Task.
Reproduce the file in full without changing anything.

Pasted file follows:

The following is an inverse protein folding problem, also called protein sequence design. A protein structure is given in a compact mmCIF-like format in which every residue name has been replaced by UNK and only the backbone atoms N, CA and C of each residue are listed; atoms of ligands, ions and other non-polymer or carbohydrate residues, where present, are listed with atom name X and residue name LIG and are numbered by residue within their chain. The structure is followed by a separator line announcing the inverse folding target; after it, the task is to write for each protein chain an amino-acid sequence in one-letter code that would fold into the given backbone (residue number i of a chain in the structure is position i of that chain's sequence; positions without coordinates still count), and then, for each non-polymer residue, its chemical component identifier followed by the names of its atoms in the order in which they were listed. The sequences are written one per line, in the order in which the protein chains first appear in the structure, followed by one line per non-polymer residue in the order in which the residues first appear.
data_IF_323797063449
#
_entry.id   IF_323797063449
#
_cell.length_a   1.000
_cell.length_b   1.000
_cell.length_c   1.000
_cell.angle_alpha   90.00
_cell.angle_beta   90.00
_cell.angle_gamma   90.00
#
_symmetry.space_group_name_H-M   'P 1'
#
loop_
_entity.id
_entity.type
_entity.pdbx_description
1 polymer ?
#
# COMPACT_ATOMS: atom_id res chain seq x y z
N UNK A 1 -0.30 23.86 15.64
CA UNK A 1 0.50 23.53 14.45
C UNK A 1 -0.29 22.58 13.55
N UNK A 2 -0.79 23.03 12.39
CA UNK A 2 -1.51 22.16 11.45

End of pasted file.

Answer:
The following is an inverse protein folding problem, also called protein sequence design. A protein structure is given in a compact mmCIF-like format in which every residue name has been replaced by UNK and only the backbone atoms N, CA and C of each residue are listed; atoms of ligands, ions and other non-polymer or carbohydrate residues, where present, are listed with atom name X and residue name LIG and are numbered by residue within their chain. The structure is followed by a separator line announcing the inverse folding target; after it, the task is to write for each protein chain an amino-acid sequence in one-letter code that would fold into the given backbone (residue number i of a chain in the structure is position i of that chain's sequence; positions without coordinates still count), and then, for each non-polymer residue, its chemical component identifier followed by the names of its atoms in the order in which they were listed. The sequences are written one per line, in the order in which the protein chains first appear in the structure, followed by one line per non-polymer residue in the order in which the residues first appear.
data_IF_323797063449
#
_entry.id   IF_323797063449
#
_cell.length_a   1.000
_cell.length_b   1.000
_cell.length_c   1.000
_cell.angle_alpha   90.00
_cell.angle_beta   90.00
_cell.angle_gamma   90.00
#
_symmetry.space_group_name_H-M   'P 1'
#
loop_
_entity.id
_entity.type
_entity.pdbx_description
1 polymer ?
#
# COMPACT_ATOMS: atom_id res chain seq x y z
N UNK A 1 -0.30 23.86 15.64
CA UNK A 1 0.50 23.53 14.45
C UNK A 1 -0.29 22.58 13.55
N UNK A 2 -0.79 23.03 12.39
CA UNK A 2 -1.51 22.16 11.45